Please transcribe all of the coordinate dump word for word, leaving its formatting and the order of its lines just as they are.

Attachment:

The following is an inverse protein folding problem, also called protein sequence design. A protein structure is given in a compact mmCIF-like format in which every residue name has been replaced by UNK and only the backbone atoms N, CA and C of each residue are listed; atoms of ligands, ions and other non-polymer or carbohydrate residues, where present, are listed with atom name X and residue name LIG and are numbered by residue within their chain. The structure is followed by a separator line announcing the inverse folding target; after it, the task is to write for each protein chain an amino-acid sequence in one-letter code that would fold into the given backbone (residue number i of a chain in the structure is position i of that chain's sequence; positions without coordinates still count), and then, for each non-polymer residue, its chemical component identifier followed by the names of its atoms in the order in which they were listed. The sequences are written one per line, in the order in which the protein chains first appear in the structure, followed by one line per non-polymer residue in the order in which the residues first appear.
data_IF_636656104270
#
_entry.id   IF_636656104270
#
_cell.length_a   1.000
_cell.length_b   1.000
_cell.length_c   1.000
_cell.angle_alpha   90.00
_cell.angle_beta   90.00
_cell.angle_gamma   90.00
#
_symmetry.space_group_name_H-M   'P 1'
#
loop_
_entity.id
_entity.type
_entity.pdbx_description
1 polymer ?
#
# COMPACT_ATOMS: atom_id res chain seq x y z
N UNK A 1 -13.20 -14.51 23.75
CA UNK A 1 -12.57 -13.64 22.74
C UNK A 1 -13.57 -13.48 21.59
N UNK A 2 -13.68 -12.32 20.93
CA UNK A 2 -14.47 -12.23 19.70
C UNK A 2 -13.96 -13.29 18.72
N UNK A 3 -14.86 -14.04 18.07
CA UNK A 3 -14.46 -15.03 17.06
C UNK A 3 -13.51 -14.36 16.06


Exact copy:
The following is an inverse protein folding problem, also called protein sequence design. A protein structure is given in a compact mmCIF-like format in which every residue name has been replaced by UNK and only the backbone atoms N, CA and C of each residue are listed; atoms of ligands, ions and other non-polymer or carbohydrate residues, where present, are listed with atom name X and residue name LIG and are numbered by residue within their chain. The structure is followed by a separator line announcing the inverse folding target; after it, the task is to write for each protein chain an amino-acid sequence in one-letter code that would fold into the given backbone (residue number i of a chain in the structure is position i of that chain's sequence; positions without coordinates still count), and then, for each non-polymer residue, its chemical component identifier followed by the names of its atoms in the order in which they were listed. The sequences are written one per line, in the order in which the protein chains first appear in the structure, followed by one line per non-polymer residue in the order in which the residues first appear.
data_IF_636656104270
#
_entry.id   IF_636656104270
#
_cell.length_a   1.000
_cell.length_b   1.000
_cell.length_c   1.000
_cell.angle_alpha   90.00
_cell.angle_beta   90.00
_cell.angle_gamma   90.00
#
_symmetry.space_group_name_H-M   'P 1'
#
loop_
_entity.id
_entity.type
_entity.pdbx_description
1 polymer ?
#
# COMPACT_ATOMS: atom_id res chain seq x y z
N UNK A 1 -13.20 -14.51 23.75
CA UNK A 1 -12.57 -13.64 22.74
C UNK A 1 -13.57 -13.48 21.59
N UNK A 2 -13.68 -12.32 20.93
CA UNK A 2 -14.47 -12.23 19.70
C UNK A 2 -13.96 -13.29 18.72
N UNK A 3 -14.86 -14.04 18.07
CA UNK A 3 -14.46 -15.03 17.06
C UNK A 3 -13.51 -14.36 16.06